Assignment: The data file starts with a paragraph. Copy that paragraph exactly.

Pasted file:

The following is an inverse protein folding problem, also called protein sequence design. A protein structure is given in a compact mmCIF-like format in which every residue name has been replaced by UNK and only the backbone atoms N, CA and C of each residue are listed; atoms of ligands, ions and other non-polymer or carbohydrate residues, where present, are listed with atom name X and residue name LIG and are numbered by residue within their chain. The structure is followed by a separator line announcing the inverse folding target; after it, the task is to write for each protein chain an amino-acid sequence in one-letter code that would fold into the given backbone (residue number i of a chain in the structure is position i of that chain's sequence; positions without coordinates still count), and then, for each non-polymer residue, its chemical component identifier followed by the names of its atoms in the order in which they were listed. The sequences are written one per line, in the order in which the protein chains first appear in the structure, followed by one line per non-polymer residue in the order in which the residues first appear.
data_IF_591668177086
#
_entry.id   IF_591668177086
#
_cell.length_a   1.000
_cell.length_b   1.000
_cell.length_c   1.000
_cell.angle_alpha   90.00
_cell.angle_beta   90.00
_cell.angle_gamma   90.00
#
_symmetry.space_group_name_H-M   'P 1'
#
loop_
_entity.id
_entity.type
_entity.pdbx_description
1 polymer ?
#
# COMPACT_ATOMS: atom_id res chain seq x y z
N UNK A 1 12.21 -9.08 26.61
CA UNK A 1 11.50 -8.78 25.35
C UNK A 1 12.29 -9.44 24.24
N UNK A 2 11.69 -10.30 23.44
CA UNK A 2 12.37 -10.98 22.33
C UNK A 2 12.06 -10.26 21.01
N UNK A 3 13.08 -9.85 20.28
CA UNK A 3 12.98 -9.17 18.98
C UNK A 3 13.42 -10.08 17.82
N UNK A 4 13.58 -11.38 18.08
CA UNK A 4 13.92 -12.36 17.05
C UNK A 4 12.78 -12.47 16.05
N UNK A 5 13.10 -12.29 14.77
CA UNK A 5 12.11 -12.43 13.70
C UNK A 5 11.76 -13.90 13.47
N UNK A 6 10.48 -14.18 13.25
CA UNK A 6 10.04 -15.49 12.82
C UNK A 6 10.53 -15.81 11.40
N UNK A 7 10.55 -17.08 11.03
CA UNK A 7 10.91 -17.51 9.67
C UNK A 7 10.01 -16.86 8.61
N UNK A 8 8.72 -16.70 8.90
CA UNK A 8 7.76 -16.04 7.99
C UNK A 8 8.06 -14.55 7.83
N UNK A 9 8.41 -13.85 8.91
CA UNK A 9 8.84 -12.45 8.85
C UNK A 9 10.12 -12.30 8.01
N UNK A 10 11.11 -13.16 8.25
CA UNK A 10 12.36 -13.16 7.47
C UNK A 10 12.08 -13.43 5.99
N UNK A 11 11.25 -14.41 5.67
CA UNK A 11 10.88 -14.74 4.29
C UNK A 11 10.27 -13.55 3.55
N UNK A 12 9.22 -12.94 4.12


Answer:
The following is an inverse protein folding problem, also called protein sequence design. A protein structure is given in a compact mmCIF-like format in which every residue name has been replaced by UNK and only the backbone atoms N, CA and C of each residue are listed; atoms of ligands, ions and other non-polymer or carbohydrate residues, where present, are listed with atom name X and residue name LIG and are numbered by residue within their chain. The structure is followed by a separator line announcing the inverse folding target; after it, the task is to write for each protein chain an amino-acid sequence in one-letter code that would fold into the given backbone (residue number i of a chain in the structure is position i of that chain's sequence; positions without coordinates still count), and then, for each non-polymer residue, its chemical component identifier followed by the names of its atoms in the order in which they were listed. The sequences are written one per line, in the order in which the protein chains first appear in the structure, followed by one line per non-polymer residue in the order in which the residues first appear.